It has been noted elsewhere (Vase-painting in Italy: Red-figure and related works in the Museum of Fine Arts, Boston [1993]) that pots attributed to the Darius painter were surfacing in the 1980s, e.g.:
a. Boston 1987.53 (calyx-krater),
b. Princeton y1983-13 (volute-krater),
c. Princeton y1989-20 (loutrophoros),
d. Malibu 87.AE.23 (pelike) [to be returned to Italy].
The irony is that Berlin's "Museum Island" (Museumsinsel) has been granted UNESCO Cultural Status and Protection - to display what appears to be cultural material looted from an undocumented archaeological site.

Is there any documented evidence that this "grave group" was known prior to Heilmeyer's inspection of the material in Geneva? What is known about the Cramers of Basel? Why would Giacomo Medici have Polaroids of fragmentary pots which had reached Geneva in the nineteenth century?

Has the history of the group been fabricated? Should the pots be taken off display? When will the group be returned to Italy?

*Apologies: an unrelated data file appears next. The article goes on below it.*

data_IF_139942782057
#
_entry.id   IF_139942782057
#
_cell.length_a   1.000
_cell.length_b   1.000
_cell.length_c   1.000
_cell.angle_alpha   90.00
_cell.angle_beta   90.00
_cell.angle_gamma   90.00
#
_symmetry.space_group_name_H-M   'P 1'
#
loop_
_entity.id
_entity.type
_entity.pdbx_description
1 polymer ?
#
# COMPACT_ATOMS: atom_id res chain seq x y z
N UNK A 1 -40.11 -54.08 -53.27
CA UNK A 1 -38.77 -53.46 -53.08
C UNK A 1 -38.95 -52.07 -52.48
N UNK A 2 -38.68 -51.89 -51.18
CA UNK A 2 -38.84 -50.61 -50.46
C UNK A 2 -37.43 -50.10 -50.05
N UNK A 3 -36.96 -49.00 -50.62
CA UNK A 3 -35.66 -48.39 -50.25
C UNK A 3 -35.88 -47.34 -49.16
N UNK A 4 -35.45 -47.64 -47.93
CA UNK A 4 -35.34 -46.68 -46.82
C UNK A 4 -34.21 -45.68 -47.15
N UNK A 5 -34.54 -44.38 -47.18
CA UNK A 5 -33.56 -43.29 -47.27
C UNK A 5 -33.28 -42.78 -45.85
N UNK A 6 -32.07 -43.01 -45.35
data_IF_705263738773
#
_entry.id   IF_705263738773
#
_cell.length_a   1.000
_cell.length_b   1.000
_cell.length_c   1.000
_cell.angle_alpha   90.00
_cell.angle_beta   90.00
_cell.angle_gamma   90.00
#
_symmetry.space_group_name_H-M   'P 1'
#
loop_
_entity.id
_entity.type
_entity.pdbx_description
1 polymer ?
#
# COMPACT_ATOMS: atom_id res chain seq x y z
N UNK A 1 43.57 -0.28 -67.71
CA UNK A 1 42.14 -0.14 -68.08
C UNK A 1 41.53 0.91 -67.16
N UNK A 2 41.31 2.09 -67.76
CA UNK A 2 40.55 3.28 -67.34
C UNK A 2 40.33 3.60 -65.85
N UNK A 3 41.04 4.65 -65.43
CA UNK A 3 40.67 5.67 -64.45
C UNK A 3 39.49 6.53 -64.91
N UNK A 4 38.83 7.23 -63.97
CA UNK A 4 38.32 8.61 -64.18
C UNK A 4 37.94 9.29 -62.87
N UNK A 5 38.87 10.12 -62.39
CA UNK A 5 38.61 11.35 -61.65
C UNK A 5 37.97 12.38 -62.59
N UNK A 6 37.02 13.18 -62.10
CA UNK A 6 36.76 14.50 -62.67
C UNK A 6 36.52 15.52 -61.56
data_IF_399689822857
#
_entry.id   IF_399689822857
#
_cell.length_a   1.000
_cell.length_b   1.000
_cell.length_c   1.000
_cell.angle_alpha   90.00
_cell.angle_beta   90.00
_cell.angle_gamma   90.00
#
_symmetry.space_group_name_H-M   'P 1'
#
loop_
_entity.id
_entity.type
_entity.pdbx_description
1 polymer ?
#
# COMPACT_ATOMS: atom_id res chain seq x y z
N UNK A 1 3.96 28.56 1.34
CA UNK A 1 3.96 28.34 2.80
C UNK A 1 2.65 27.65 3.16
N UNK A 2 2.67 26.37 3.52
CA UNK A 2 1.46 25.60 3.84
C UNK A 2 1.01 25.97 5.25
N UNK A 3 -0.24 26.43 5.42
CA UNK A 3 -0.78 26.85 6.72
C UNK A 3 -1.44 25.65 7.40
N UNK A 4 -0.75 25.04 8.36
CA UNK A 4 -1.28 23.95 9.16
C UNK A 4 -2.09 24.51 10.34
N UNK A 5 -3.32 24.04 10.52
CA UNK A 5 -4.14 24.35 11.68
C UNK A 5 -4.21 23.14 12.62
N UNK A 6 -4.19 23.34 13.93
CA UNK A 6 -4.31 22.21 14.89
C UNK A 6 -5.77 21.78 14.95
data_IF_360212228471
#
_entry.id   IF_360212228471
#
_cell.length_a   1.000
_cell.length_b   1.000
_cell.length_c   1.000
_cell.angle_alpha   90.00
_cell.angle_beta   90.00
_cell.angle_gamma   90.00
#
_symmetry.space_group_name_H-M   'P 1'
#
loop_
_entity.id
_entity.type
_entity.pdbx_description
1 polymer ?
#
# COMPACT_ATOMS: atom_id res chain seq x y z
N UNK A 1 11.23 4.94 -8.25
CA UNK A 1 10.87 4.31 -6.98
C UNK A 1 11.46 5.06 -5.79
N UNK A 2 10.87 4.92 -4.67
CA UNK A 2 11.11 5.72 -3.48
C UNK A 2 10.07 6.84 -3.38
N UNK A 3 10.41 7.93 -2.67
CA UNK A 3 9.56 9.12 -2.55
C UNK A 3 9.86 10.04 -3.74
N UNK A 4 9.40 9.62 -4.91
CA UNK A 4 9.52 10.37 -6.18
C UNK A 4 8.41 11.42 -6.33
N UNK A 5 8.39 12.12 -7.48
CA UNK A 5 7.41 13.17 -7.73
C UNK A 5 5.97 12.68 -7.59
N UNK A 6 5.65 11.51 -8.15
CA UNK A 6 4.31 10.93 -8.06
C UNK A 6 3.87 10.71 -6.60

Or is there an innocent explanation?

Thursday 20 September 2007

The Art Loss Register: "The Stanford Place Collection of Antiquities"

In April 2006 Christie's (London) auctioned "The Stanford Place Collection of Antiquities". The 71 lots in the sale realised £2,186,880: of this £736,000 was represented by the "Stanford Place Apollo" (lot 29). Each lot (except the books) was accompanied with the statement:
"This lot is accompanied by a certificate from The Art Loss Register".
Does consulting The Art Loss Register mean that the antiquities were known prior to the 1970 UNESCO Convention?

Items known before 1970

Excluding the books (lots 53-57), 20 lots (i.e. 30% of the antiquities) are claimed to have been known prior to 1970. Some come from historic British collections. These include: